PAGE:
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Award for York start-up tackling street waste in developing nations

Posted on 15 June 2018

A University of York graduate has won a competition for his start-up business which targets plastic waste management in developing nations.

Matt accepted his award from the Philippines.

Matt Barrie, who graduated with a Philosophy, Politics and Economics degree in 2017, won the “Outstanding Business” and “Most Innovative Concept” categories in the York Business Challenge for his start-up Solu, based in the Philippines.  

Solu aims to provide a platform to incentivise waste in developing nations and achieve zero street waste by 2025.  

The York Business Challenge is a University of York competition to celebrate the achievements of enterprising students and graduates. It aims to identify new, creative and viable businesses capable of future growth.

On track

Matt said: “Winning the York Business Challenge is a huge honour and I'm looking forward to flying the flag for the University of York in the coming months and years as we continue to work to solve the developing world's waste problems at Solu.

“The monetary support enables us to vastly accelerate our tech development and allows us to formalise existing partnership agreements. Whilst we inevitably have a long way to go, this win gives us confidence that we're on the right track... so thank you York!”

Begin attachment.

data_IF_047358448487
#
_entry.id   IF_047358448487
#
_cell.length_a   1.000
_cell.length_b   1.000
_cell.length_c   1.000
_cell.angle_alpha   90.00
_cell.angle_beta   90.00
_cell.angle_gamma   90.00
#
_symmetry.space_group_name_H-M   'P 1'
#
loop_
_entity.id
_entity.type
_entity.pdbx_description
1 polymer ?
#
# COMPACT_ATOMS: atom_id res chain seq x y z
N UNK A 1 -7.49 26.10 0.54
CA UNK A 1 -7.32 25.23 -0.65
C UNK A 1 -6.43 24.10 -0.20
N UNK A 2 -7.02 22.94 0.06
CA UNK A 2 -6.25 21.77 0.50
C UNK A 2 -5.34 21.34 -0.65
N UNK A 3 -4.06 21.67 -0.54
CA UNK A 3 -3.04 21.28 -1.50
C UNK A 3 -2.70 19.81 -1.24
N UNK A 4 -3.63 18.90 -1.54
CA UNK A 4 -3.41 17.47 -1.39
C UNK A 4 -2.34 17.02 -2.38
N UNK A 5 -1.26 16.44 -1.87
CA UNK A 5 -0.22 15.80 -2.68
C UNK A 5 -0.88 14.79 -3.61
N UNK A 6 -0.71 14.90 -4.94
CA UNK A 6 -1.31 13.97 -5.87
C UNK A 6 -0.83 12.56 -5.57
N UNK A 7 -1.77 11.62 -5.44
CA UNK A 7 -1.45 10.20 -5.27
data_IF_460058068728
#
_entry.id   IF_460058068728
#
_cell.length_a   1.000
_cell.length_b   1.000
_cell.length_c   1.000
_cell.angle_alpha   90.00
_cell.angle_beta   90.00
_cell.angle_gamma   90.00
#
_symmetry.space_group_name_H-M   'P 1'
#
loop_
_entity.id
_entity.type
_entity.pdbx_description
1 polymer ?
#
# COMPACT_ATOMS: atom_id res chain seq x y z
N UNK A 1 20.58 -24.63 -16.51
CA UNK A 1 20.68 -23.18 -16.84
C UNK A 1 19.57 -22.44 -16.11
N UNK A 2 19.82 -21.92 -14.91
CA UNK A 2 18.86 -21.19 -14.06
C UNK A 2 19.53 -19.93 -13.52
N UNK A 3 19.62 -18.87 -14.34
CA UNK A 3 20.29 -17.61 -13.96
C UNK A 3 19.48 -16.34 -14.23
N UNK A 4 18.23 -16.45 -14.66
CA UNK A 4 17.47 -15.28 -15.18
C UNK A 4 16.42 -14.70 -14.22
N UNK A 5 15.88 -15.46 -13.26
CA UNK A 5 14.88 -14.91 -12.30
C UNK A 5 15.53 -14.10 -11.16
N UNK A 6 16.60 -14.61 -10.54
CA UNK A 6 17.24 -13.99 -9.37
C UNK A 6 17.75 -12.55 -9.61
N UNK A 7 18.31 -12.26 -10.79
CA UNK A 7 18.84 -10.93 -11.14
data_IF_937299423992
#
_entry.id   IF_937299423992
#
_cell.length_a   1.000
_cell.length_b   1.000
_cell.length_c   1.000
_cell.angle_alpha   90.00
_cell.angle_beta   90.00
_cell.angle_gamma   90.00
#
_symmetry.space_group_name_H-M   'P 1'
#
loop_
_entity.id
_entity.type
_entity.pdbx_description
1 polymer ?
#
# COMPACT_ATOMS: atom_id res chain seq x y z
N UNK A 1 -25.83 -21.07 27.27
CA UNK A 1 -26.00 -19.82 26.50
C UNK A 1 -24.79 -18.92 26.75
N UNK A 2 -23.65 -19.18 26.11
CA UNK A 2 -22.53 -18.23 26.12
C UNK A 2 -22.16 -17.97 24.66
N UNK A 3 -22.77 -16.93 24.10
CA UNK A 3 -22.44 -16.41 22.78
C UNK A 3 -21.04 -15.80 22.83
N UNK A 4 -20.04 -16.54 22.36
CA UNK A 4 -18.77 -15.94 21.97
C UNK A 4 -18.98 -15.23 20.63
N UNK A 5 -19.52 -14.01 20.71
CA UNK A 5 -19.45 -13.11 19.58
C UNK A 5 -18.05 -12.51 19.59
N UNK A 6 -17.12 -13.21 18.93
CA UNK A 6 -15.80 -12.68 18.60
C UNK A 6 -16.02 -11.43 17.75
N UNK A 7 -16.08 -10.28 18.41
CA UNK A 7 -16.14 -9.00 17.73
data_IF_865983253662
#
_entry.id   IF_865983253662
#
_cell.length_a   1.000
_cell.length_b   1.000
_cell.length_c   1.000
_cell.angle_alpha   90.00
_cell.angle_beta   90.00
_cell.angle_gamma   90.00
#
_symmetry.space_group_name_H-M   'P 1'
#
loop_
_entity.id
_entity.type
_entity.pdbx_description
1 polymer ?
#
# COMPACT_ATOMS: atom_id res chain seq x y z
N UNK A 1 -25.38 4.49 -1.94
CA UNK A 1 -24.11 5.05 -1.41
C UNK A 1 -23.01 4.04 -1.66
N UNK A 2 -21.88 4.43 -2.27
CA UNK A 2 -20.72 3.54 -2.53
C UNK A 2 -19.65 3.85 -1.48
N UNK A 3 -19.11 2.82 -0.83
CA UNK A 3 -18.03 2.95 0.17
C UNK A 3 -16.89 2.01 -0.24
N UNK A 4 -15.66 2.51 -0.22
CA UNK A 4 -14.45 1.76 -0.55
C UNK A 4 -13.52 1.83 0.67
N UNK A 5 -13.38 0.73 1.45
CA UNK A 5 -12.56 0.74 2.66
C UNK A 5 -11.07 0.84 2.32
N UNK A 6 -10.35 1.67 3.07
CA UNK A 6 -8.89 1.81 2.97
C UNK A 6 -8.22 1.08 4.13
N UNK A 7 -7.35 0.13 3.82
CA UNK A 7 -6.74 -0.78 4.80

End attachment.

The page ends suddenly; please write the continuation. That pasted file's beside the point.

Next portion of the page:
The other finalists were Matthew Higgins (Biochemistry, 2017) of Blue Ridge Bioinformatics, who secured the ‘most robust plan’ prize. Ellie Wright (1st year Marketing) of Augari and Alexandro Rizzo (3rd year Biochemistry) of Article Number 25 were both highly commended for their businesses.

Freelance skills

The fiercely contested competition, with a top prize of £2,000, runs alongside the Freelance Challenge, which recognises and rewards students who make significant progress in marketing their freelance skills.

Final year Italian and Spanish student Jacob Peatfield won £1,500 for the Freelance Challenge after impressing the audience with his handmade stationery business, High Meadows.

Jacob said: “Every freelancer dreams of turning their passion into a full time business, with my degree at York coming to an end the Freelance Challenge competition has put me in a great position to achieve this.

The other finalists were Lakechia Jeanne (MA Public Health) with Girls in Science, and Max Scott (Writing, Directing and Performance), who runs Riddim & Riddim Records.


Hosted by the Careers and Placements team at the University, the York Business Challenge and Freelance Challenge competitions provide an opportunity for York’s many young entrepreneurs to showcase their businesses. Funded by a generous gift from Santander, the competitions culminate in final dinner where the top entrants present their ideas and progress to date to an audience consisting of fellow entrepreneurial students and business leaders drawn from the City of York and the University’s many successful alumni.

Alumni who graduated less than two years ago are still able to access advice, funding, competitions and support through the University’s Enterprise team.

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